10. ^ Dr. Fauja Singh (1972). Eminent Freedom Fighters of Punjab. p. 239-40. 
  11. ^ Singh, Sikander (1998). Udham Singh, alias, Ram Mohammed Singh Azad: a saga of the freedom movement and Jallianwala Bagh. B. Chattar Singh Jiwan Singh. 
  12. ^ Murder of Michael O'Dwyer, Udham Singh alias Ram Mohammad Singh Azad, 2002, p 180-181, Prof Sikander Singh
  13. ^ CRIM 1/1177, Public Record Office, London, p. 64
  14. ^ Government of India, Home Department, Political File No 18 March 1940, National Archives of India, New Delhi, p40
  15. ^ Harijan, 15 March 1940
  16. ^ Singh, Sikander (1998). Udham Singh, alias, Ram Mohammed Singh Azad: a saga of the freedom movement and Jallianwala Bagh. B. Chattar Singh Jiwan Singh. p. 216. 
  17. ^ National Herald, 15 March 1940.
  18. ^ Vinay Lal (May 2008). "Manas: History and Politics, British India - Udham Singh in the Popular Memory". Retrieved 23 May 2014.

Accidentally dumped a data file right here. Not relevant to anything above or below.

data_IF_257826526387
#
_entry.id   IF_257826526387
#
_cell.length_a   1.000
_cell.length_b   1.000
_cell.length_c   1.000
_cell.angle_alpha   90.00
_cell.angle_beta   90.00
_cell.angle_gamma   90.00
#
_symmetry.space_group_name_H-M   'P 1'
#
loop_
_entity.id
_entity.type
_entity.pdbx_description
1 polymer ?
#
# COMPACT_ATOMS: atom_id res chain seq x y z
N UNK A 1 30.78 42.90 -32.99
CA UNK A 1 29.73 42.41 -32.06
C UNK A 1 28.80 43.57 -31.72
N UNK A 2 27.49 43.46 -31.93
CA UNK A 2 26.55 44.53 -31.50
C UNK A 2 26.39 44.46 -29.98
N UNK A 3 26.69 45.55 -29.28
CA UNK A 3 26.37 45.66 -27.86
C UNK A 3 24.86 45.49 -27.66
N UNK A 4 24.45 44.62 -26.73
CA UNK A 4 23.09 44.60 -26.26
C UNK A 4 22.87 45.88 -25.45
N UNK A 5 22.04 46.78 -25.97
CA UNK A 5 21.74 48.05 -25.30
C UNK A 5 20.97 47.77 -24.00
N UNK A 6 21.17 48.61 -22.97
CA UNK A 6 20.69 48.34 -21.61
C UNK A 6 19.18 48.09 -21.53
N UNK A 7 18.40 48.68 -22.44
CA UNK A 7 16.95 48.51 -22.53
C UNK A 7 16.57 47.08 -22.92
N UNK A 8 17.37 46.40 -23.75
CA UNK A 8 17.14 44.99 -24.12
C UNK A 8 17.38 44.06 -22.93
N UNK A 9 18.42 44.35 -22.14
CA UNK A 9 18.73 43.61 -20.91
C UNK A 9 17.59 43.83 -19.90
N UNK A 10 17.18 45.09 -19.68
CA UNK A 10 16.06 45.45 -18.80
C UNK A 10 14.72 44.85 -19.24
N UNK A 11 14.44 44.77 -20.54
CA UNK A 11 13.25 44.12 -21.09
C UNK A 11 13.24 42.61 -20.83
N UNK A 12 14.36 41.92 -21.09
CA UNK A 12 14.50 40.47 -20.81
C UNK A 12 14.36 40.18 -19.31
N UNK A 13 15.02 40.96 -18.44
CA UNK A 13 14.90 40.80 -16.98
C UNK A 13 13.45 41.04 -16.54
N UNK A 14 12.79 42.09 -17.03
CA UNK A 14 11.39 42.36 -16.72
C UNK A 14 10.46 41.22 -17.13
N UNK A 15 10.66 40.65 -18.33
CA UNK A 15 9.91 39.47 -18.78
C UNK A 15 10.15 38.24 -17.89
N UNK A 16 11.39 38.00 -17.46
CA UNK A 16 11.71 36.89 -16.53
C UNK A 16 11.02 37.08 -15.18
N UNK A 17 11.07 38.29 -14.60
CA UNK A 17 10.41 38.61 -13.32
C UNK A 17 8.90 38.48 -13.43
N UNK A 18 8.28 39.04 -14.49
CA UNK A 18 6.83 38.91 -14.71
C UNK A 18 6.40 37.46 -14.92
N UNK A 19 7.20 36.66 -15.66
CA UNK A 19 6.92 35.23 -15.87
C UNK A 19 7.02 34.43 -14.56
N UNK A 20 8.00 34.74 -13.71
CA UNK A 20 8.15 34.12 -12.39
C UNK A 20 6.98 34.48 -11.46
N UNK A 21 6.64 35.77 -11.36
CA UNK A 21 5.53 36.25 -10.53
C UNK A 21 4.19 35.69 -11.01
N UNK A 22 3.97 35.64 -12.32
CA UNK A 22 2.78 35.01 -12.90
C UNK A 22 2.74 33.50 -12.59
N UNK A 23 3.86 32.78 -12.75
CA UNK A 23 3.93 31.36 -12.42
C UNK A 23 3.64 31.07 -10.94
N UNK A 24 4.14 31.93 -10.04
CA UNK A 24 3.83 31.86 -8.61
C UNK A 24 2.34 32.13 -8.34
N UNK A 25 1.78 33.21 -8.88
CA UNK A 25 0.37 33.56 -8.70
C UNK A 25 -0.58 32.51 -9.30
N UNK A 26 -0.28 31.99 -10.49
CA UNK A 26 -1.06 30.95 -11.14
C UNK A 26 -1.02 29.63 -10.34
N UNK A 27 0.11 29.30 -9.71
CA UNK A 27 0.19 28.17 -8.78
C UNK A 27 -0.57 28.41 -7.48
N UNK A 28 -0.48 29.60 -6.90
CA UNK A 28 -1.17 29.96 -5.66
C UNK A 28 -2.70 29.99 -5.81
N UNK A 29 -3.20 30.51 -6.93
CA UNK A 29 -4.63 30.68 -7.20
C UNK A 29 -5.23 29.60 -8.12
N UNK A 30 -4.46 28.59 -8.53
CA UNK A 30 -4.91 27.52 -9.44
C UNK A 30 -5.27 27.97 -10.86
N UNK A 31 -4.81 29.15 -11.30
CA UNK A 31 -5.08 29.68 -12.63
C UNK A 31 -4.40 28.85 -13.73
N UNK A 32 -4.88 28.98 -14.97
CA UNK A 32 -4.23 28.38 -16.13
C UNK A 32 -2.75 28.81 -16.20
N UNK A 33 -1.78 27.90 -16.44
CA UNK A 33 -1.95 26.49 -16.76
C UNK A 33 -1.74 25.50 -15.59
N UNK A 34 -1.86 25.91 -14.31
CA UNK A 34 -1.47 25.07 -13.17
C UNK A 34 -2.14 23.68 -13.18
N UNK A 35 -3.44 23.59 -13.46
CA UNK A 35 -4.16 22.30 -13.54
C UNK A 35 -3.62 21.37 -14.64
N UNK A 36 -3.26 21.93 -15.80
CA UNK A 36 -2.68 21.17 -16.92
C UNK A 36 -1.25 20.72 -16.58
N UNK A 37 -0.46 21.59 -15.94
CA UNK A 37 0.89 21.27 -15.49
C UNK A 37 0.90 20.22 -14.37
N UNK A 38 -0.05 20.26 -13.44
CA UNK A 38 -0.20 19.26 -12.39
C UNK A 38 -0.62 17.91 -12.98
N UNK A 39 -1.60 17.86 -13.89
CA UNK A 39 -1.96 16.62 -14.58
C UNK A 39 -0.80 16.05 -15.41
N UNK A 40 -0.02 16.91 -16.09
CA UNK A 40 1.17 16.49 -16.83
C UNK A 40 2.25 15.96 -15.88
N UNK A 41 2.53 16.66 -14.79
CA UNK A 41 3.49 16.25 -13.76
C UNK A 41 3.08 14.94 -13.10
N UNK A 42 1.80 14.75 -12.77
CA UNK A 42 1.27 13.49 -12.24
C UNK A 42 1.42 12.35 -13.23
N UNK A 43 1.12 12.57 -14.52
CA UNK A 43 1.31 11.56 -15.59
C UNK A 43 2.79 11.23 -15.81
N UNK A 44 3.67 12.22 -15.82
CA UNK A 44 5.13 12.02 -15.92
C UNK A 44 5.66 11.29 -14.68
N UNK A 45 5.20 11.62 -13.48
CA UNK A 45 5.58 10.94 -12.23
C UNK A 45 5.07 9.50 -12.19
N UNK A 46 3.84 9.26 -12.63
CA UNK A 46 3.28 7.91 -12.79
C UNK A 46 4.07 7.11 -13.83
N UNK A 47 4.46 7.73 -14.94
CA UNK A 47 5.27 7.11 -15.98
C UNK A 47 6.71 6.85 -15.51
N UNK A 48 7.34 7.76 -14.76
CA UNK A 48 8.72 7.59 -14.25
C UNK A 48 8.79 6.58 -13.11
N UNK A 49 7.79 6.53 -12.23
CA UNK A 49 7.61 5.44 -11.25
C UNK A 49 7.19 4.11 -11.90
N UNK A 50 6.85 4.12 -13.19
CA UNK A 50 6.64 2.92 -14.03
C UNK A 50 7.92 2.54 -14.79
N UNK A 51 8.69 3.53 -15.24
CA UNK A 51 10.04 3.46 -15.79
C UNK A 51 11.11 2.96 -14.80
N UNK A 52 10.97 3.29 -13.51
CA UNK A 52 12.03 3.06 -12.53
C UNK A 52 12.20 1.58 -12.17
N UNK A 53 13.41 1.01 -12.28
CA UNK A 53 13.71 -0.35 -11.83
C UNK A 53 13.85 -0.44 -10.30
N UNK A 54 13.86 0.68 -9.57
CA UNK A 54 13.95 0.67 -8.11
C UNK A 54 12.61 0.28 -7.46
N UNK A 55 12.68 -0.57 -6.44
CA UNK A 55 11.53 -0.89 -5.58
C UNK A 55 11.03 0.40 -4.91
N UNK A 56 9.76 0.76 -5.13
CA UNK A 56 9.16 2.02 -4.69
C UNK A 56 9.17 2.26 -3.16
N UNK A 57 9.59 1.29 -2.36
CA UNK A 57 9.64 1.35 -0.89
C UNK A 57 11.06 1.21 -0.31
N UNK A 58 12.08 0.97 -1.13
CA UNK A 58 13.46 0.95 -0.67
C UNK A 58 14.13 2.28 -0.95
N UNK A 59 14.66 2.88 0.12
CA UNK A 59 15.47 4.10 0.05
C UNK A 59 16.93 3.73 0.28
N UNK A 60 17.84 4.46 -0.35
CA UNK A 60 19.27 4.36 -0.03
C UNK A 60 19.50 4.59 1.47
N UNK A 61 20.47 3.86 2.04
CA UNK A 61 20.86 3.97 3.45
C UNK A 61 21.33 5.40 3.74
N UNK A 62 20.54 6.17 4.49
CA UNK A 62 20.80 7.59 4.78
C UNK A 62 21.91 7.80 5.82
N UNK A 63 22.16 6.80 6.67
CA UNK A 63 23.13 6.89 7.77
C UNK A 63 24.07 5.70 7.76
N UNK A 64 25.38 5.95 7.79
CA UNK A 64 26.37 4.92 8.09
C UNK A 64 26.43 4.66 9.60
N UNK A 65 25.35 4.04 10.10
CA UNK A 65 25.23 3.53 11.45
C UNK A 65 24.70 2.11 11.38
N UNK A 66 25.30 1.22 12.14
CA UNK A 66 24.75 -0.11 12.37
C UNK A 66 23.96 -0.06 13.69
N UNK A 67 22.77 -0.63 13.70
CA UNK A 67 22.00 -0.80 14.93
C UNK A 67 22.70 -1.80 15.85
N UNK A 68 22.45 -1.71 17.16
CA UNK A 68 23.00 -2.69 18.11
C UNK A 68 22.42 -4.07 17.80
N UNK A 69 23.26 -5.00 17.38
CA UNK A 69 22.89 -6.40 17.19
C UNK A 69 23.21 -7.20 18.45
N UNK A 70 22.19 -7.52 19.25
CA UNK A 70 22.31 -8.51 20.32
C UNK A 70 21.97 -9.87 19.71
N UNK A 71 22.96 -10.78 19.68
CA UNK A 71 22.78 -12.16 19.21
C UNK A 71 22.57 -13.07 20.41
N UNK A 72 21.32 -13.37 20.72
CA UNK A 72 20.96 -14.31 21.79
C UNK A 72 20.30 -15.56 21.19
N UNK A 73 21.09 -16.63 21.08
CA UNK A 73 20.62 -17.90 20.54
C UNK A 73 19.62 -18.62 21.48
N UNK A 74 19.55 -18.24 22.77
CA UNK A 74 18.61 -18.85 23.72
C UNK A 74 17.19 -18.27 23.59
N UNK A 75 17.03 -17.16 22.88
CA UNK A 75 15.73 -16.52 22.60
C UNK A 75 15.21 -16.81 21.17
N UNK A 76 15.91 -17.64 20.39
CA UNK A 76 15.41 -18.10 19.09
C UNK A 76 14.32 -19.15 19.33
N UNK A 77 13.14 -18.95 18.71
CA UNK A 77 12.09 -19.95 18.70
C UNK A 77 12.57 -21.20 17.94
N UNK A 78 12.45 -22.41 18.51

19. ^ Singh, Sikander (1998). Udham Singh, alias, Ram Mohammed Singh Azad: a saga of the freedom movement and Jallianwala Bagh. B. Chattar Singh Jiwan Singh. p. 300. 
  20. ^ Manmath Nath Gupta (1970). Bhagat Singh and his Times. Delhi. p. 18. 
  21. ^ The Times (London). 16 March 1940. 
  22. ^ Public and Judicial Department, File No L/P + J/7/3822. 10 Caxton Hall outrage. London: India Office Library and Records. p. 13–14. 
  23. ^ Singh, Sikander (1998). Udham Singh, alias, Ram Mohammed Singh Azad: a saga of the freedom movement and Jallianwala Bagh. B. Chattar Singh Jiwan Singh. p. 300. 

Further reading[edit]

  • Fenech, Louis E. (October 2002). "Contested Nationalisms; Negotiated Terrains: The Way Sikhs Remember Udham Singh 'Shahid' (1899–1940)". Modern Asian Studies (Cambridge University Press) 36 (4): 827–870. doi:10.1017/s0026749x02004031. JSTOR 3876476.  (subscription required)

External links[edit]